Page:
One of the biggest subcultures within the Olympic Games is pin trading, with collectors tracking down limited edition pins made available by Olympic organizations and sponsors.
Governments, government agencies, national Olympic committees, national sports organizations, exhibitors and various others also make pins available. As well, many traders bring pins from past Games to show off, sell and trade with other collectors.
Pin collectors run the gamut from casual collectors who just want a few mementos to bring home to others who can get caught up creating a collection. A handful of truly serious hobbyists are even driven to collect every official Olympic pin ever made.
The tradition of pin trading dates all the way back to 1896 and the first modern Olympic Games in Athens. The first official souvenir pins date back to the Stockholm Games in 1912. The first official pin trading centre was created in 1988 for the Calgary Games, with 17,000 people attending the centre each day.
Pins also promise to be a hot item during the 2010 Games and Vancouver has no less than three pin-trading centres for enthusiasts. However, aside from a few pin-trading events, there's no permanent trading centre in Whistler during the Olympics and Paralympics.
Two issues that all pin collectors face are finding the pins that they want and connecting with people who have them available, and finding time to meet up within the short timeframe of their Olympic visit.
Enter Pinformer.com, a virtual pin trading community that helps collectors manage their pin collections and connect with other traders.
Local software developers Dan Curry and David Usher first woke up to the size of the pin trade a month ago in a conversation with Michele Rideout. Rideout, who has reviewed pin trading in action at previous Olympic Games, predicted that informal pin trading markets would emerge out of the woodwork to meet the demand. That gave Curry an idea.
Given the number of pin traders out there and the lack of space available, Curry and Usher decided to take pin trading to the online world with the launch of Pinformer.com .
The website will be live in the coming week, and the iPhone application is on track to be available in time for the Games.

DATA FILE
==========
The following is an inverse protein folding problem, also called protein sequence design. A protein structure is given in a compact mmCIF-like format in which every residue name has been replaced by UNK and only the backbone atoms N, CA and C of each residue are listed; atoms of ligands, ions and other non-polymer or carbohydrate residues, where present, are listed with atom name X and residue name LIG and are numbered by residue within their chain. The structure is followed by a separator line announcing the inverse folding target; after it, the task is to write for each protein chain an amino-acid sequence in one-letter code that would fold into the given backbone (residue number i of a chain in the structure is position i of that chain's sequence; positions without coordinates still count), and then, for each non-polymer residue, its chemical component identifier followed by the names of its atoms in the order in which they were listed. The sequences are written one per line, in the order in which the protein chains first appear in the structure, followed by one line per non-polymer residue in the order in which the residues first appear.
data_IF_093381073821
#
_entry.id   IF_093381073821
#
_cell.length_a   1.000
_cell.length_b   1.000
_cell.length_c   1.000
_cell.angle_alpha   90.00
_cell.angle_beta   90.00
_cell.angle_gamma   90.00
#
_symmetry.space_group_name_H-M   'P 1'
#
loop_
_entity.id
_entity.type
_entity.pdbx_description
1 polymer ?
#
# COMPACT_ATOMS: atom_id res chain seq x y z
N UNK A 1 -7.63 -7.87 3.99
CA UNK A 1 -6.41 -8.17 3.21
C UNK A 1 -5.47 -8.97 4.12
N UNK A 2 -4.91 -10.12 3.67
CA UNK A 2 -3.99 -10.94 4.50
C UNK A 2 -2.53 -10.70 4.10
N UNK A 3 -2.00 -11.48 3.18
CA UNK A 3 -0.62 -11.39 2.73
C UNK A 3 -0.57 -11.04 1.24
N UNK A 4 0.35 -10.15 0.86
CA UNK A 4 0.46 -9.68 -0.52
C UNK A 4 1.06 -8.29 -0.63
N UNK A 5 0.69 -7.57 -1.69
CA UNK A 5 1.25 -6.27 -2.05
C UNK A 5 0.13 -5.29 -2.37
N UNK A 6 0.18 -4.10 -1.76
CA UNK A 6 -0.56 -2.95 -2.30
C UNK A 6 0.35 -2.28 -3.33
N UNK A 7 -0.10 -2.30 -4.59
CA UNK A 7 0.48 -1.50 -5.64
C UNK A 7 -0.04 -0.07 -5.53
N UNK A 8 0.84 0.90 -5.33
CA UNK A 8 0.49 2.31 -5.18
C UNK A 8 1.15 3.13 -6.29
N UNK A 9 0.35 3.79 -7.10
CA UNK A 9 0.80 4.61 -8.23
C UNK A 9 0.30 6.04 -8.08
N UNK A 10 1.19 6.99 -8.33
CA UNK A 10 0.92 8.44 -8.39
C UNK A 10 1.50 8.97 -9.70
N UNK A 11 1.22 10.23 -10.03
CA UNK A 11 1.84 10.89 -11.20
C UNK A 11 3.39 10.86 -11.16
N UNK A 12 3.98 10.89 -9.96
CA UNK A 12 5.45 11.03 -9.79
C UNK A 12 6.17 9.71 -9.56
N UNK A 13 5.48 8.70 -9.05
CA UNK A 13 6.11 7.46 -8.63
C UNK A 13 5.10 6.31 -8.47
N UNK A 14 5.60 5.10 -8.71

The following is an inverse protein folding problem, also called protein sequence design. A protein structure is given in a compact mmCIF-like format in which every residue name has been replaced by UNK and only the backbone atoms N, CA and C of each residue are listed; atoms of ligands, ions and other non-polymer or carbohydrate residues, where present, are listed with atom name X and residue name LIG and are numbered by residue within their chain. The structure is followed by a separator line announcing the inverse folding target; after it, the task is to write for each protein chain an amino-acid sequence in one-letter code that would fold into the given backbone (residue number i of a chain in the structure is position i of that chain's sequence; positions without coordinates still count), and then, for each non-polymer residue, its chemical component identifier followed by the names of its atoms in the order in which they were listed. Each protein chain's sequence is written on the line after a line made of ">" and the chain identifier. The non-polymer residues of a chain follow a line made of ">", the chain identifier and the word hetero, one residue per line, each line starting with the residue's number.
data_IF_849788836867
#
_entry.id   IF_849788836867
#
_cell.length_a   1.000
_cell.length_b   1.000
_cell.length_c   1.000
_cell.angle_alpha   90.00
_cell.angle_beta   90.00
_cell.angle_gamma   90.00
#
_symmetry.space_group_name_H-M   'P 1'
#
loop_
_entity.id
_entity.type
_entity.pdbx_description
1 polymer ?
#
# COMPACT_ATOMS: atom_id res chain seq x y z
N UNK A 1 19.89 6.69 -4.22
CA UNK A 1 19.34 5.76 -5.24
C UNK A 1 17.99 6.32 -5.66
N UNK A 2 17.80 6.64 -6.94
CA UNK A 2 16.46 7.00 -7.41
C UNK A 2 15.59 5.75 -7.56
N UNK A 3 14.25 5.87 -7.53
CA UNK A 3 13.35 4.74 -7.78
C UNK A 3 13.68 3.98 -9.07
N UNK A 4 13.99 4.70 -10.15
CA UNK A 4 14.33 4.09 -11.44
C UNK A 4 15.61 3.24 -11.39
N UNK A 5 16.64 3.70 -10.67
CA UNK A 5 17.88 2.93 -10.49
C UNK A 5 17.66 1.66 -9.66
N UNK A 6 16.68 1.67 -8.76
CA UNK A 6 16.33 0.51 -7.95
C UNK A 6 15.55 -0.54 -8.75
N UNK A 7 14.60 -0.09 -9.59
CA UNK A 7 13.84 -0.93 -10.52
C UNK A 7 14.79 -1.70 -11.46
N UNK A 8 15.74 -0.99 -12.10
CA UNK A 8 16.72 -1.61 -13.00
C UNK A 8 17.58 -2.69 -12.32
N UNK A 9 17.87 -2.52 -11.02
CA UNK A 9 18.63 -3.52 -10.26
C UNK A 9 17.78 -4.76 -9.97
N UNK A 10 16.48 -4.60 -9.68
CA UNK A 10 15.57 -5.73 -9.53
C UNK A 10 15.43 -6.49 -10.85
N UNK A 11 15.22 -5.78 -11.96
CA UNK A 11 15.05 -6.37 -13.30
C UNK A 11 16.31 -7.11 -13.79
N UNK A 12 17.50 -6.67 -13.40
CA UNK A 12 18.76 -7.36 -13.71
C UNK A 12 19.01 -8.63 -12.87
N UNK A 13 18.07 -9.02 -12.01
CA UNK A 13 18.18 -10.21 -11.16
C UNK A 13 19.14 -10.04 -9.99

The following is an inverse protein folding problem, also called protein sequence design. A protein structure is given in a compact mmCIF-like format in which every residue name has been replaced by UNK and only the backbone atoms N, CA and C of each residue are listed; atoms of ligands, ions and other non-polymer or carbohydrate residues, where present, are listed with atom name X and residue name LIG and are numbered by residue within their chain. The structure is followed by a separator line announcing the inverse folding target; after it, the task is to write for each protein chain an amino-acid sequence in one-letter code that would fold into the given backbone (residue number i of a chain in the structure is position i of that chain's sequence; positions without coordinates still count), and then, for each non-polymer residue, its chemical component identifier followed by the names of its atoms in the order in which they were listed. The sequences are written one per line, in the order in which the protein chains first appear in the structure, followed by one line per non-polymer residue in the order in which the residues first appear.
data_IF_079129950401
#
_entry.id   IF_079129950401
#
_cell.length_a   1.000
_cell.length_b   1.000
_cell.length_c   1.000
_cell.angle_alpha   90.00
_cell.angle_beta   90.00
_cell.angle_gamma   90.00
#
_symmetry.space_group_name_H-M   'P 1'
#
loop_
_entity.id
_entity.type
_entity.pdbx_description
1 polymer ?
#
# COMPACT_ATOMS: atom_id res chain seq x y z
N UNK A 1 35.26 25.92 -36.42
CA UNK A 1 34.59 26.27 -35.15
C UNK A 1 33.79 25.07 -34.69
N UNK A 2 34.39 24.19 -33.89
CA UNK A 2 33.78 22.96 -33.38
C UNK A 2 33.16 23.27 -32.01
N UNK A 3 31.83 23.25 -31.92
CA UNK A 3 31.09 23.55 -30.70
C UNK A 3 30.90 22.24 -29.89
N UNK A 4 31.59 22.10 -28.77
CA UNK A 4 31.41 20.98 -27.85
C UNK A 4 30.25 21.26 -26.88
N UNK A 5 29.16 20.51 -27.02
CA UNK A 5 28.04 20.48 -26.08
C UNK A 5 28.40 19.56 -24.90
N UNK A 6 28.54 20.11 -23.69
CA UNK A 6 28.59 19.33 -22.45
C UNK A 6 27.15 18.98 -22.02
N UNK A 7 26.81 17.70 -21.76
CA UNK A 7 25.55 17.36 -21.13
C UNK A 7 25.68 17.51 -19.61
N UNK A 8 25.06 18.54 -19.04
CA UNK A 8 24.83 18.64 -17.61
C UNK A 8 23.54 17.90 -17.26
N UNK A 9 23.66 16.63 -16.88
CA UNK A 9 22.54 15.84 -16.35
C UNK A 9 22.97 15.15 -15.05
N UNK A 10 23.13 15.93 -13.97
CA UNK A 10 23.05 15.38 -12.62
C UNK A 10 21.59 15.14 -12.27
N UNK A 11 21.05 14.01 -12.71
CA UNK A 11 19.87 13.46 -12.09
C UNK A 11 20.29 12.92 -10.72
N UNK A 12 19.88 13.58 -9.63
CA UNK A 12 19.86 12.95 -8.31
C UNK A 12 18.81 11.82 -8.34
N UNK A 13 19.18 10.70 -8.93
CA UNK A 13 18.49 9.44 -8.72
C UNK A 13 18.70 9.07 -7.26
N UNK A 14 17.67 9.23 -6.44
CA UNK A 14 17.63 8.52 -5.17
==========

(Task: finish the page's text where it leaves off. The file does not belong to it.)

"Michele actually suggested, 'why not build a program so everyone can get together,' and it seemed like a good idea," said Curry, who admits to having just one pin of his own at this point.
"The idea is to have a site that lets you see a library of all the pins available, that allows people to rank them and select favorites, that lists what pins sold for and lets collectors send each other messages to set up trades.
The website component is free, and anyone can sign up to share their comments, arrange trades and see real-time information on what pins are in demand, how much pins are trading and selling for and other information that collectors need.
The iPhone App is now in the approval process at Apple. The App, which will be available for a nominal fee, is an extension of the website that will allow iPhone and iPod Touch users to access the same information on the go.
Curry says the Pinformer business model makes sense for the one-time event, adding that it will carry forward to the Summer Games in London in 2012 and beyond. Right now their revenue is limited to ad space and App sales, but Curry says in the future they will see pin sales commissions as well.
The project is a partnership between Curry and Usher's Powdercloud Software, and Apperrific Ltd., an Ireland-based mobile phone application company. These organizations have previously collaborated on the Avert Online Snow Science application being used by B.C.'s winter recreation industry.
Not only does Pinformer complement the pin trading centres, Curry says it also makes pin trading accessible to more people.
Most collectible pins will be part of a series and easily recognized by pin collectors. For example, official VANOC pins come with a SKU number that expert collectors will know by heart. "They know the issuer, the series, the production number, the initial cost of a pin, if there was a cost. And now with Pinformer they will know how they've been trading, how to recognize pins in the catalogue, whether the pins are in good shape - that kind of thing.
"The expert collectors have all this down by now, they know what they're doing and they trade a lot of pins," said Curry. "It's like a stock market. Pinformer makes everybody an expert whether they have five pins to trade or 5,000."